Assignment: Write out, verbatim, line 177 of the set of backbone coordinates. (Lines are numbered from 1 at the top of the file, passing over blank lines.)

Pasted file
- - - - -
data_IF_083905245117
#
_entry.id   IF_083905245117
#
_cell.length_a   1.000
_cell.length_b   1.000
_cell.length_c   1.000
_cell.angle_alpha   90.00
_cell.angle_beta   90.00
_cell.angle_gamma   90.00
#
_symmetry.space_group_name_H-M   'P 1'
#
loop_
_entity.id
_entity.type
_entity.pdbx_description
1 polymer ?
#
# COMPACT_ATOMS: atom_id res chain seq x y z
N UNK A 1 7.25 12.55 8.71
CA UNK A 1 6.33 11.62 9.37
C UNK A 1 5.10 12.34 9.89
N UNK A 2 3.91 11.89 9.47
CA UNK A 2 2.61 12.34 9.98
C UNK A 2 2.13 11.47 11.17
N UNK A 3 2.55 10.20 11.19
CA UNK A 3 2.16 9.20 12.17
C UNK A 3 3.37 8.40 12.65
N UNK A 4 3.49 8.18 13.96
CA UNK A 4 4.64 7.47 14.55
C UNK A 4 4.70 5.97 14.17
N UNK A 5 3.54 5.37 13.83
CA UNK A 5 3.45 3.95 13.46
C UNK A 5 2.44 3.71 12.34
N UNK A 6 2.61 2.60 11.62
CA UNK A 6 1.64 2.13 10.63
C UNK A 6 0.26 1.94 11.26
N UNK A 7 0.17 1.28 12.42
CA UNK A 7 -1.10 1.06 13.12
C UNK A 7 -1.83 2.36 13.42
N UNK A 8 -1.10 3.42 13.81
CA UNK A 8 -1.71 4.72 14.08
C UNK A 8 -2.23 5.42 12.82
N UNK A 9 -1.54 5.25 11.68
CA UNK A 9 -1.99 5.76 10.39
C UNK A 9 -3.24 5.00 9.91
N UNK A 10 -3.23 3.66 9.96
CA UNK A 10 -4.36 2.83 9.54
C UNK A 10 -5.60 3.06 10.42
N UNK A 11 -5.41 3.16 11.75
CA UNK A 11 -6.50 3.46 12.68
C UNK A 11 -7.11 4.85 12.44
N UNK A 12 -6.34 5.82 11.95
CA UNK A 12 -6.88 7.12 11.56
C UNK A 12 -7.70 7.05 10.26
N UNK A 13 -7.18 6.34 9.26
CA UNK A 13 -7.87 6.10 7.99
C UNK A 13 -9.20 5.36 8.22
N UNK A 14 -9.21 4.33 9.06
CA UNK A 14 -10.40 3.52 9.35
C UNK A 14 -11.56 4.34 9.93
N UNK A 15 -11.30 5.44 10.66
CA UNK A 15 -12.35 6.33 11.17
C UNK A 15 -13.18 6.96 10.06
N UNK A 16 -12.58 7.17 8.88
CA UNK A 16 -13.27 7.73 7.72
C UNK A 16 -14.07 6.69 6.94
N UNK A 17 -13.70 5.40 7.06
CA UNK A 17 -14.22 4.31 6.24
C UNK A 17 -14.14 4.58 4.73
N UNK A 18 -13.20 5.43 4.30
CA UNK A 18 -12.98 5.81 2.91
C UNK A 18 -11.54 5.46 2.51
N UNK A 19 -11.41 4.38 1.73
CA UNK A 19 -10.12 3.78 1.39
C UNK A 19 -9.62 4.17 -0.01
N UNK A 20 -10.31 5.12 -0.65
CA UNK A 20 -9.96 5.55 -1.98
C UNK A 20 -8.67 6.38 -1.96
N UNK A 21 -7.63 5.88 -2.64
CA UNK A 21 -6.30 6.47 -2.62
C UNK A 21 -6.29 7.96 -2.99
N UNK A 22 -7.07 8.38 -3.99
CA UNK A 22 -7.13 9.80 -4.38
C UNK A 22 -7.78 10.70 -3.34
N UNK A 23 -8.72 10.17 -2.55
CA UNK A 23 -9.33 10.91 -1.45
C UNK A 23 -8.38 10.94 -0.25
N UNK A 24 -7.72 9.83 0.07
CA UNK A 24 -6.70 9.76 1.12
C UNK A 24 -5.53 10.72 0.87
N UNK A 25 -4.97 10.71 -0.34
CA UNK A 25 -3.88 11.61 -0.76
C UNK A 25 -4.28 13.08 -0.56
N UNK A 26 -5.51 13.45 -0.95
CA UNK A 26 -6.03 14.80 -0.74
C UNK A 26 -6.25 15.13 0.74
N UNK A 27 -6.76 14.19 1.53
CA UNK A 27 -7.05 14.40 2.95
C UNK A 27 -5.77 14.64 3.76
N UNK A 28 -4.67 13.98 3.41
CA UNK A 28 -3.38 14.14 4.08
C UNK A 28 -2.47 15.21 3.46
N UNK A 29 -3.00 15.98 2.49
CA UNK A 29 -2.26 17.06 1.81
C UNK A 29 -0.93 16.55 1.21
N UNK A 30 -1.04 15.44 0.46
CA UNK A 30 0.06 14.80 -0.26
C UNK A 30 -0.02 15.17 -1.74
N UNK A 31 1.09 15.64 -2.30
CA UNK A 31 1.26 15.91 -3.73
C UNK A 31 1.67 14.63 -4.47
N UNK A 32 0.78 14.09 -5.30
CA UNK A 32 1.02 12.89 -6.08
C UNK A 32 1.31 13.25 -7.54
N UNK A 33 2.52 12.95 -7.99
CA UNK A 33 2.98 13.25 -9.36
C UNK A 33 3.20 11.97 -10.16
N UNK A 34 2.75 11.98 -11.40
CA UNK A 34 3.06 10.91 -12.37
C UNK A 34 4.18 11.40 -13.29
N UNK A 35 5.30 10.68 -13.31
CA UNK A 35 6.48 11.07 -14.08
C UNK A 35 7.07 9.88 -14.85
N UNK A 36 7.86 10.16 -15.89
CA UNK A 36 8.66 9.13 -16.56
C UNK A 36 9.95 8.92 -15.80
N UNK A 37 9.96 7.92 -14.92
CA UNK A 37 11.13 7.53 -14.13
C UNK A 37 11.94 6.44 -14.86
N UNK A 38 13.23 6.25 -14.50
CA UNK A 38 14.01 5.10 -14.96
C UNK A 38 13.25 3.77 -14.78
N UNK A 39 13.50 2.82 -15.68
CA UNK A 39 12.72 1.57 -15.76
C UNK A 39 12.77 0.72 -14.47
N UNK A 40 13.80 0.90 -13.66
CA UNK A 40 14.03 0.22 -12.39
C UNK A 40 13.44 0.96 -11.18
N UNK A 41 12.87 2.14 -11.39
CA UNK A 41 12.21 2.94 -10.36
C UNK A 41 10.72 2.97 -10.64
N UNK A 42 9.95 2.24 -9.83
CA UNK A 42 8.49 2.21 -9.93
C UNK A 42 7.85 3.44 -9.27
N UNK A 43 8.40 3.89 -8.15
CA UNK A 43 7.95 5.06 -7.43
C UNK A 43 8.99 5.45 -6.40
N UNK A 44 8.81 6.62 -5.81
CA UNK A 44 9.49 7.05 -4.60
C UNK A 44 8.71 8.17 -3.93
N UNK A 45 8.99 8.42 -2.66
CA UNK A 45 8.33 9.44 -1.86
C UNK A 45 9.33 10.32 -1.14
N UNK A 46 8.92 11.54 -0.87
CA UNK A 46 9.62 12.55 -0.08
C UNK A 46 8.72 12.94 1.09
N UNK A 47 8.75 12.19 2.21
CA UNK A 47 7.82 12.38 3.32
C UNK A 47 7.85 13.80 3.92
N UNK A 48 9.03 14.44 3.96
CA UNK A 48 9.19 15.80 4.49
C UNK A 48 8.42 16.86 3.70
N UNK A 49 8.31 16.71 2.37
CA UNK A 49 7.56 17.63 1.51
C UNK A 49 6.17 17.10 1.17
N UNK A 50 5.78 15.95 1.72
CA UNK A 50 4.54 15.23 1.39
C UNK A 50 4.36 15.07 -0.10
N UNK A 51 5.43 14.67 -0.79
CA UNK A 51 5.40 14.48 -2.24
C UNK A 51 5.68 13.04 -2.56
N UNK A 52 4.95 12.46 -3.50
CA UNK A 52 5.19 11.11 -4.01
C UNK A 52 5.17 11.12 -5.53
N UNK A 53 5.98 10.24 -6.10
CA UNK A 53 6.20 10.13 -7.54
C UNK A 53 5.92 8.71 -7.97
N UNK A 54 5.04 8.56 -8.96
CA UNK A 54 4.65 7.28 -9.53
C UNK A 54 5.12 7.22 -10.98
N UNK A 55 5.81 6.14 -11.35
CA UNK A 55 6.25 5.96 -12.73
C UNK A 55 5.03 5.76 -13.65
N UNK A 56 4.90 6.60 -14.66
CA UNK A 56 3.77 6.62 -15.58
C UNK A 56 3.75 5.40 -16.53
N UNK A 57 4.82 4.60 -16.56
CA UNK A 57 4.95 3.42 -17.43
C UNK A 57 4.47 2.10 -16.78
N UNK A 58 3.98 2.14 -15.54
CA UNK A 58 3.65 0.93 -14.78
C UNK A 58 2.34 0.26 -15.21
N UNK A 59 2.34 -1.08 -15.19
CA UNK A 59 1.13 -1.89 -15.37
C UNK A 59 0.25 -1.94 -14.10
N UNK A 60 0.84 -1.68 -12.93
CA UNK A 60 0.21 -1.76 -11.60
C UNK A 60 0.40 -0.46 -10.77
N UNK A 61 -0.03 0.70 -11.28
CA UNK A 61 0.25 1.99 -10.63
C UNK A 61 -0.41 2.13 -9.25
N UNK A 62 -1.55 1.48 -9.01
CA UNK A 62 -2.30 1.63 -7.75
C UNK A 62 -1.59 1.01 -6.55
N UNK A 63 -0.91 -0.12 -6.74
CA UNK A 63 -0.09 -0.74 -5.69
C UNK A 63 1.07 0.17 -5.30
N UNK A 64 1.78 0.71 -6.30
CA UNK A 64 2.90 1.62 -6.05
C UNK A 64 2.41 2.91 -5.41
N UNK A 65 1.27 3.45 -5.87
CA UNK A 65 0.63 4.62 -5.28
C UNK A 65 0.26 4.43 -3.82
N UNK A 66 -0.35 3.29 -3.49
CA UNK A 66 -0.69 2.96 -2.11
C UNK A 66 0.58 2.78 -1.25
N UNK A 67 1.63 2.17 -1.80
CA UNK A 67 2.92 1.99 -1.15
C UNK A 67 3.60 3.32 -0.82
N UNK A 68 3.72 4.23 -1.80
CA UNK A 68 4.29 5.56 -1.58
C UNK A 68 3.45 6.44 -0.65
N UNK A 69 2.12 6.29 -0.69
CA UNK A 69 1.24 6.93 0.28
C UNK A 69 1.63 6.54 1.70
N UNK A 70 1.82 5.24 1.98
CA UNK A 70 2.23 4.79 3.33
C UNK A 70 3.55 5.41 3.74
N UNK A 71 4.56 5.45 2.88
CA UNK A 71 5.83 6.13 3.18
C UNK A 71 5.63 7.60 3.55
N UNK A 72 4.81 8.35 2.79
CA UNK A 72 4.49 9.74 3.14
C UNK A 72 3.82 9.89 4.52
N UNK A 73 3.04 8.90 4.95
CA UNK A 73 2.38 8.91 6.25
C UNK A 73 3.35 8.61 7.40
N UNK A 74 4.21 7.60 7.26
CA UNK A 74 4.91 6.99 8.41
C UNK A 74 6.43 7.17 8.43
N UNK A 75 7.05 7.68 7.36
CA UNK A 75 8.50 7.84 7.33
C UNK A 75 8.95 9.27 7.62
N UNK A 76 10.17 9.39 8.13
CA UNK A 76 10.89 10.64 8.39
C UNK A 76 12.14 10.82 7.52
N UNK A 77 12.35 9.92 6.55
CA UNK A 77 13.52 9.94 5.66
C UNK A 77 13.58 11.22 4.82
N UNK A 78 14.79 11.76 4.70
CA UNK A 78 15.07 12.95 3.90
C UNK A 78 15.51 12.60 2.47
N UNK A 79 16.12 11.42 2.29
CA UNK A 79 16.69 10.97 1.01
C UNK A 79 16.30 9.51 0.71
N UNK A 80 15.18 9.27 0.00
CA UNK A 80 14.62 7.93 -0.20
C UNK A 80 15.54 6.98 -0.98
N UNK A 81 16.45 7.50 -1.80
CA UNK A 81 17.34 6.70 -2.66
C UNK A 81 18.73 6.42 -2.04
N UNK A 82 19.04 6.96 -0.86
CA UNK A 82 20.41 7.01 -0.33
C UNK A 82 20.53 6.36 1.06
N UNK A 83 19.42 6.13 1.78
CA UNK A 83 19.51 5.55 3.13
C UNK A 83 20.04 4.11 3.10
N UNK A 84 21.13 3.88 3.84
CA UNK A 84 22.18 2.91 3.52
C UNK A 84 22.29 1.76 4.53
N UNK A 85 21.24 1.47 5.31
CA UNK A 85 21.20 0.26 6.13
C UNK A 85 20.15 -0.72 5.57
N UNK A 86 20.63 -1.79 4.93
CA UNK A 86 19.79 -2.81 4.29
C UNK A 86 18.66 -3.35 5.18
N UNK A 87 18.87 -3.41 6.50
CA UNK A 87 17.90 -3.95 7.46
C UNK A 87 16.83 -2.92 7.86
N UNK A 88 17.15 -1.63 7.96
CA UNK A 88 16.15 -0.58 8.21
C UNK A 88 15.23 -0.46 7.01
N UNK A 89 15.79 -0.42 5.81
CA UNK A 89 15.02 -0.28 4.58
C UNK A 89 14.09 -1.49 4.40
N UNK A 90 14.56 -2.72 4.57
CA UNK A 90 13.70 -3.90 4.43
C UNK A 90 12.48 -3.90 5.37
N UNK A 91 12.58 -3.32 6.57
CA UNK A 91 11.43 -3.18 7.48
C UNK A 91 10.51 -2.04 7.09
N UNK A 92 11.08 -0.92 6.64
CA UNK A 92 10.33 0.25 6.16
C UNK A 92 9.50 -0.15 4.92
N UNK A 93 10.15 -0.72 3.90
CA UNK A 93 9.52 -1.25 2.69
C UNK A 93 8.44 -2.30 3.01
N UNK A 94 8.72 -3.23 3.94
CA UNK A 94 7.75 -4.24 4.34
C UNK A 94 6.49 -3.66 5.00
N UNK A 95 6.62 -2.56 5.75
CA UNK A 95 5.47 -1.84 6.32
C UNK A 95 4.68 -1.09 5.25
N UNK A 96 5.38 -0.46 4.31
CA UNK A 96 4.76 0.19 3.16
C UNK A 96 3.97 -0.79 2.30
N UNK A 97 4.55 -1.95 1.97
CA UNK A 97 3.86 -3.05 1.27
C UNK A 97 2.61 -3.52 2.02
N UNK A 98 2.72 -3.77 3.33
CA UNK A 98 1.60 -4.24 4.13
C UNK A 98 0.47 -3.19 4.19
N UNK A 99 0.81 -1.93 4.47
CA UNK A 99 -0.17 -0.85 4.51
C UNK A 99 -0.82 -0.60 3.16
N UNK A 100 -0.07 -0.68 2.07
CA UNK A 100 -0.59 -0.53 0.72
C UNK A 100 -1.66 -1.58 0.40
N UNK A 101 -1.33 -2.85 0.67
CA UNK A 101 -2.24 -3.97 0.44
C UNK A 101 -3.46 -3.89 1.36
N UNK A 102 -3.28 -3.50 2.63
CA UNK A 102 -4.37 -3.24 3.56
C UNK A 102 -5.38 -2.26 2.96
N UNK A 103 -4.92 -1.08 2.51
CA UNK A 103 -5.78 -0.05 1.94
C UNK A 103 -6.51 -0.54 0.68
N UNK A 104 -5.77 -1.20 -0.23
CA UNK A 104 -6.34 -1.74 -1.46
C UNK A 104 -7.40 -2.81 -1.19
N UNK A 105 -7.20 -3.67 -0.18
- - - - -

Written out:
N UNK A 53 5.98 10.24 -6.10